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Better Safe Than Sorry: The Biological Basis of Fetal Alcohol Syndrome and other Alcohol-Related Birth Defects When a mother drinks, her unborn child is exposed to alcohol. Alcohol-Related Birth Defects Include: Fetal Alcohol Syndrome (FAS)
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Better Safe Than Sorry:The Biological Basis of Fetal Alcohol Syndrome and otherAlcohol-Related Birth Defects
Alcohol-Related Birth Defects Include: • Fetal Alcohol Syndrome(FAS) which is characterized by 1. central nervous system problems 2. low birth weight and height 3. typical facial features • Fetal Alcohol Effects(FAE) which result from maternal alcohol abuse but are found in the absence of the full-blown syndrome
The facial features ofFetal Alcohol Syndrome are: • Small eyelid openings (palpebral fissures) • Short, upturned nose • Long upper lip (from nose to mouth) with a thin red border and a deficient central groove (philtrum) • Reduced size of the head (microcephaly)
FAS Full-blown fetal alcohol syndrome (FAS) represents only the “tip of the iceberg” relative to allalcohol-related birth defects (ARBDs). ARBDs
MATERNAL ALCOHOL ABUSE IS THE LEADING KNOWN CAUSE OF MENTAL RETARDATION IN THE WESTERN WORLD
Children with alcohol-related birth defects typically have: • attention deficits • language difficulties • learning disabilities • impulsive behavior • poor judgment
PRENATAL ALCOHOL EXPOSURE CAN PERMANENTLY DAMAGE THE BRAIN, AFFECTING IMPORTANT STRUCTURES SUCH AS THE CEREBELLUM AND CORPUS CALLOSUM, AS WELL AS SPECIFIC CELL POPULATIONS IN MANY OTHER REGIONS OF THE BRAIN Whole brain Cross-section cerebral hemispheres corpuscallosum cerebellum
Normal FAS FAS Visualization of the brain of a normal individual (A) and two with FAS (B,C) shows permanent loss of the tissue indicated by the arrows (portions of the corpus callosum). Images courtesy of Dr. S. Mattson
Similarities in mouse and human embryogenesis provide opportunities to study the effects of alcohol on development. Mouse (10 days old) Human (approx. 28 days old) EYE HEART 3 mm. UPPER LIMB (ARM) 5 mm.
The facial features of Fetal Alcohol Syndrome can be seen in both a child and a mouse fetus that were exposed to alcohol during development. child with FAS mouse fetuses Narrow forehead Short palpebral fissures Small nose Small midface Long upper lip with deficient philtrum alcohol-exposed normal
The amount and timingof maternal alcohol use determine the type and extent of resulting birth defects.
Alcohol can cause malformations and brain abnormalities in embryos that are only three to four weeks old. Developing brain 22 day old human embryo ( about 2 mm. long, the length of the ear on the US dime)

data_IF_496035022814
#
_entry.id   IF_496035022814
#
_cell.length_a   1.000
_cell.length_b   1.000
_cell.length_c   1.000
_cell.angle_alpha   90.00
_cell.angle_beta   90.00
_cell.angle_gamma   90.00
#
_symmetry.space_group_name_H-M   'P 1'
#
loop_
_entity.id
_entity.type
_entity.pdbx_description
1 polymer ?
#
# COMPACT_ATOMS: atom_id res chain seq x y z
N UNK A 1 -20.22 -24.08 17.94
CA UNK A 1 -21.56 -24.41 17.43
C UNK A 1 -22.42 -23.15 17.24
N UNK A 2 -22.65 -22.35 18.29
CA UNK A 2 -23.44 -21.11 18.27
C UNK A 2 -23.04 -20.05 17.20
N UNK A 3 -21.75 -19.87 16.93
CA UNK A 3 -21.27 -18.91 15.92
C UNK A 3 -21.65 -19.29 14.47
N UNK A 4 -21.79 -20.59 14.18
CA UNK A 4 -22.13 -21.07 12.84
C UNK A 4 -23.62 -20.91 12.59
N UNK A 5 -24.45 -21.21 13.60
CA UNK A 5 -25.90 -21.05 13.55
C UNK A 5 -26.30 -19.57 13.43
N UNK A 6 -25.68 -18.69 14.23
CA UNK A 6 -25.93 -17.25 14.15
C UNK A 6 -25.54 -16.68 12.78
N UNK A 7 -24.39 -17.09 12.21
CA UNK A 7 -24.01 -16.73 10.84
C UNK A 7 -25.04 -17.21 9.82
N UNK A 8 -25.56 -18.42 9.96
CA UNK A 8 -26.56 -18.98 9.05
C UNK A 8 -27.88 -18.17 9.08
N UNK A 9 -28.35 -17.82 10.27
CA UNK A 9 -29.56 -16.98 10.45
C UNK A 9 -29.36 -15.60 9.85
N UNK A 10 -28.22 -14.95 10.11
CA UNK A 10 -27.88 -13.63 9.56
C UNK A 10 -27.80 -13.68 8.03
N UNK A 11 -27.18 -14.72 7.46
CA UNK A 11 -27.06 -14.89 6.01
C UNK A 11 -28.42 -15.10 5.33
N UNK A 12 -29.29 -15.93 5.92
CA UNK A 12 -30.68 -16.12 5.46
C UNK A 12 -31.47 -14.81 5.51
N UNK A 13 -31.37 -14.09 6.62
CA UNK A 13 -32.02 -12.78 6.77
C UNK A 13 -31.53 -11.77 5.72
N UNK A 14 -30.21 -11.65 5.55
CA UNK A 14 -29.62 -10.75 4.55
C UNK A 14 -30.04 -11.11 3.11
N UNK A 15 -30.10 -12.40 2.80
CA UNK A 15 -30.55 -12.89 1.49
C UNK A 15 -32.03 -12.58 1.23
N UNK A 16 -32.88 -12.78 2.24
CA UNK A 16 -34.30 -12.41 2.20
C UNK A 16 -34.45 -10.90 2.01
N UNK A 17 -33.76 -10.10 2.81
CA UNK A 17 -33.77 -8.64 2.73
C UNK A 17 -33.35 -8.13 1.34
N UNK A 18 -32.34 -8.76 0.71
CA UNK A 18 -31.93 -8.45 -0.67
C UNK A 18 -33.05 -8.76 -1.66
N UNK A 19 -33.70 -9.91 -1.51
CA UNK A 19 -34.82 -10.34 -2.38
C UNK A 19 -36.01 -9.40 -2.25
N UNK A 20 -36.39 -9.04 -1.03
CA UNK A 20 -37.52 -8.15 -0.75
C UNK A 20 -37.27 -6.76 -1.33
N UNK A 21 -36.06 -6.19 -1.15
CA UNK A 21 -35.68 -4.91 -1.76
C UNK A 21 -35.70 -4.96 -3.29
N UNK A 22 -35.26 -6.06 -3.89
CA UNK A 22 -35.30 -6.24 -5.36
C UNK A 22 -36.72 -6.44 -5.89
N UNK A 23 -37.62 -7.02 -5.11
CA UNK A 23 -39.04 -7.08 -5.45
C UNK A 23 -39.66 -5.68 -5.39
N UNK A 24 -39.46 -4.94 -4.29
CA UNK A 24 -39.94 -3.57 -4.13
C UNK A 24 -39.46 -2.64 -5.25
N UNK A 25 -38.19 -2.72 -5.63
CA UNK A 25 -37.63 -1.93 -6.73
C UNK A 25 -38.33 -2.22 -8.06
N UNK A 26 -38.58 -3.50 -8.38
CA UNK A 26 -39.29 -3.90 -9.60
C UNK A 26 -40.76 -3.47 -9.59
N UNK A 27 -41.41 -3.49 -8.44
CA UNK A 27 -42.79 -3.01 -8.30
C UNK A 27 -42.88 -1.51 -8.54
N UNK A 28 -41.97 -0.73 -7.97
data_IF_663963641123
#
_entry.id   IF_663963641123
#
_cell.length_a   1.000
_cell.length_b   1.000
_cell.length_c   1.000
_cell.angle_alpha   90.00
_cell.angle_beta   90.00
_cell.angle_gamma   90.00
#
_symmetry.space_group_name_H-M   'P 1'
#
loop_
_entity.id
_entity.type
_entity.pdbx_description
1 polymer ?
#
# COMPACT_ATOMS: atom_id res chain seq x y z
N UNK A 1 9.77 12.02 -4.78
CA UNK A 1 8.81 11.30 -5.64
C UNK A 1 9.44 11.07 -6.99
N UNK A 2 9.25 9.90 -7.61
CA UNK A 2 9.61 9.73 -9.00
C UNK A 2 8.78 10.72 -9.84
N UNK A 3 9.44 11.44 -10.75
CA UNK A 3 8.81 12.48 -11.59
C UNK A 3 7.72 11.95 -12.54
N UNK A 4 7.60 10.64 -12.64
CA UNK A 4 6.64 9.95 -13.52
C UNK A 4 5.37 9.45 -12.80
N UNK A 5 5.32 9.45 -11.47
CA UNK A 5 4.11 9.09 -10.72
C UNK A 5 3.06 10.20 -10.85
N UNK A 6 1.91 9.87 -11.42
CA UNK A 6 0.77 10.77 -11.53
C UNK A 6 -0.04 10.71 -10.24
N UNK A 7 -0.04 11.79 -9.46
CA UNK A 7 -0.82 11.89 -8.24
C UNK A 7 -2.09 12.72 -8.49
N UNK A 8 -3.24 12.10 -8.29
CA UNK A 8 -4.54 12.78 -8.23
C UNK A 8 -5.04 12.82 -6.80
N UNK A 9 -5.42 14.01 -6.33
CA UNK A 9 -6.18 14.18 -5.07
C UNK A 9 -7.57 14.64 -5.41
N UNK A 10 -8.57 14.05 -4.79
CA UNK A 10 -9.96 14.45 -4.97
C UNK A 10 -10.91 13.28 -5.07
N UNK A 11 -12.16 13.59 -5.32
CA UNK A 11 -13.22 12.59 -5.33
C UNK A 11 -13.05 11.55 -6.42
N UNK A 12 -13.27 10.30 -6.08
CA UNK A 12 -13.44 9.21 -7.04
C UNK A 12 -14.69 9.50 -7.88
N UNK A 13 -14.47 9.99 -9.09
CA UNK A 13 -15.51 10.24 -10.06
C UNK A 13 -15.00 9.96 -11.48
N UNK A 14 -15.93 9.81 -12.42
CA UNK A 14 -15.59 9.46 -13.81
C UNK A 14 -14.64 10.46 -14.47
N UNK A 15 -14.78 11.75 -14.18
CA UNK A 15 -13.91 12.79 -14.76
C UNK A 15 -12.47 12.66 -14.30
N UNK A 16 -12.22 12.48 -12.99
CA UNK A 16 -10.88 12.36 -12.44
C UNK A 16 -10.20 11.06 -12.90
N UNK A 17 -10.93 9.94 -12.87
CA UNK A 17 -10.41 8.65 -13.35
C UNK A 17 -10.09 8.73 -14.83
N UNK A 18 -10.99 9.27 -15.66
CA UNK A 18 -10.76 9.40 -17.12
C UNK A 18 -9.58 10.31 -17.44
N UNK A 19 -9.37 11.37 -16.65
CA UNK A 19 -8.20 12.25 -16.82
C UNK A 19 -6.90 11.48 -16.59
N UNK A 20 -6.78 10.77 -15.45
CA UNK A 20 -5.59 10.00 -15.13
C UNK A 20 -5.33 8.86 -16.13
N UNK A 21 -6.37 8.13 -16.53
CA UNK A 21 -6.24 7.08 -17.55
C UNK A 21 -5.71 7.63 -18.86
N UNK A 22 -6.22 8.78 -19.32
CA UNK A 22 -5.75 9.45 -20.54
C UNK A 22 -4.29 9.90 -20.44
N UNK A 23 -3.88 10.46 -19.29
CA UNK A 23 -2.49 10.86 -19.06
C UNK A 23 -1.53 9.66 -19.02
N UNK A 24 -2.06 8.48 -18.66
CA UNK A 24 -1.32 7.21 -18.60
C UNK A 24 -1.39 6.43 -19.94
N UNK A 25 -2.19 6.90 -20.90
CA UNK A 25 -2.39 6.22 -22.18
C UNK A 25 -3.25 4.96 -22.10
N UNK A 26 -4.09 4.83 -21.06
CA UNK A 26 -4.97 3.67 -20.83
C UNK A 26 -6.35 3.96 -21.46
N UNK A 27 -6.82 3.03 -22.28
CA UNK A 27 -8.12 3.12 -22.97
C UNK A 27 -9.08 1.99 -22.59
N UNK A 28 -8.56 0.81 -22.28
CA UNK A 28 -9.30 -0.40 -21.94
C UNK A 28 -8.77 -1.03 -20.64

ALCOHOL KILLS SPECIFIC CELLS IN THE DEVELOPING BRAIN Cells killed by alcohol in the brain of a mouse embryo (at a comparable stage of development to that on the left) have taken up a dark blue stain. Arrows surround a portion of the brain of a mouse embryo (viewed from the back) that is at a develop- mental stage corresponding to a 22-23 day human.
CELLS THAT SHOULD FORM MIDLINE STRUCTURES OF THE BRAIN AND FACE ARE KILLED BY ALCOHOL Developing brain and face Heart A close-up view of an alcohol-exposed mouse embryo shows cells killed by alcohol that have taken up a dark blue stain. Mouse embryo (viewed from the front) at a stage corresponding to a 22-23 day old human.
MIDLINE STRUCTURES OF THE FACE AND BRAIN ARE DEFICIENT IN ALCOHOL-EXPOSED MOUSE EMBRYOS AND IN INDIVIDUALS WITH FAS EYE EYE NOSTRILS NOSTRILS MOUTH MOUTH A C THE FACE OF A CHILD WITH FULL-BLOWN FAS HAS FEATURES THAT CAN BE CAUSED BY DAMAGE TO MIDLINE STUCTURES. B D COMPARISON OF THE FACE (A) AND INTERIOR OF THE BRAIN (B) OF A NORMAL MOUSE EMBRYO AND ONE DAMAGED BY ALCOHOL (C&D) SHOWS THAT THE NOSTRILS ARE ABNORMALY POSITIONED (C) AND THE BRAIN IS MISSING MIDLINE STRUCTURES (D).
ALCOHOL KILLS SPECIFIC CELLS IN THE DEVELOPING BRAIN The pattern of cell death varies with the stage of development. Cells killed by alcoholhave taken up dark blue stain A cut made through the area outlined by arrows provides a view of the inside of the brain of a 10 day mouse embryo (corresponding to a 28 day human)
This child with FAS has a scar from a repaired cleft lip. Cleft lip can also be caused by genetic or environmental agents other than alcohol. Alcohol also caused cleft lip in this mouse. EXPOSURE TO ALCOHOL DURING DEVELOPMENT CAN CAUSE DAMAGE TO ORGANS AND REGIONS OTHER THAN THE BRAIN
By the ninth week of development the human fetus is about 24mm. long. Damage caused by alcohol to the brain at this time and until birth can result in abnormal brain function.
Excessive alcohol exposure can causedamage during all stages ofprenatal development. • Pre-implantation:first 2 weeks • Embryonic:3-8 weeks after conception • Fetal: from week 9 until birth
Alcohol can cause permanent damage to a baby before most women realize they are pregnant.
$ $ $ $ $ $ $ $ $ $ Alcohol-related birth defects are expensive: • Monetarily — for treatment, care, and lost productivity. Costs are between $800,000 - $2 million over a lifetime for each individual with FAS. • Socially — relative to delinquency and to emotional drains on involved families.
How much alcohol is in a drink? 12 oz beer = 5 oz wine = shot of liquor Each contains the same amount of alcohol in a mixed drink
WARNING Some drinks contain more than a “serving” of alcohol
NO ONE KNOWS WHAT A “SAFE” AMOUNT OF ALCOHOL CONSUMPTION DURING PREGNANCY MAY BE.
Health advisories urge women who are planning pregnancy or are pregnantnot to drink alcohol.
Despite warnings, frequent drinking among pregnant women appears to be increasing. Frequent drinking is defined as 7 or more drinks per week or 5 or more drinks on at least one occasion.
preve prevention prevention prevention prevention prevention prevention prevention prevention ALCOHOL-RELATED BIRTH DEFECTS ARE PREVENTABLE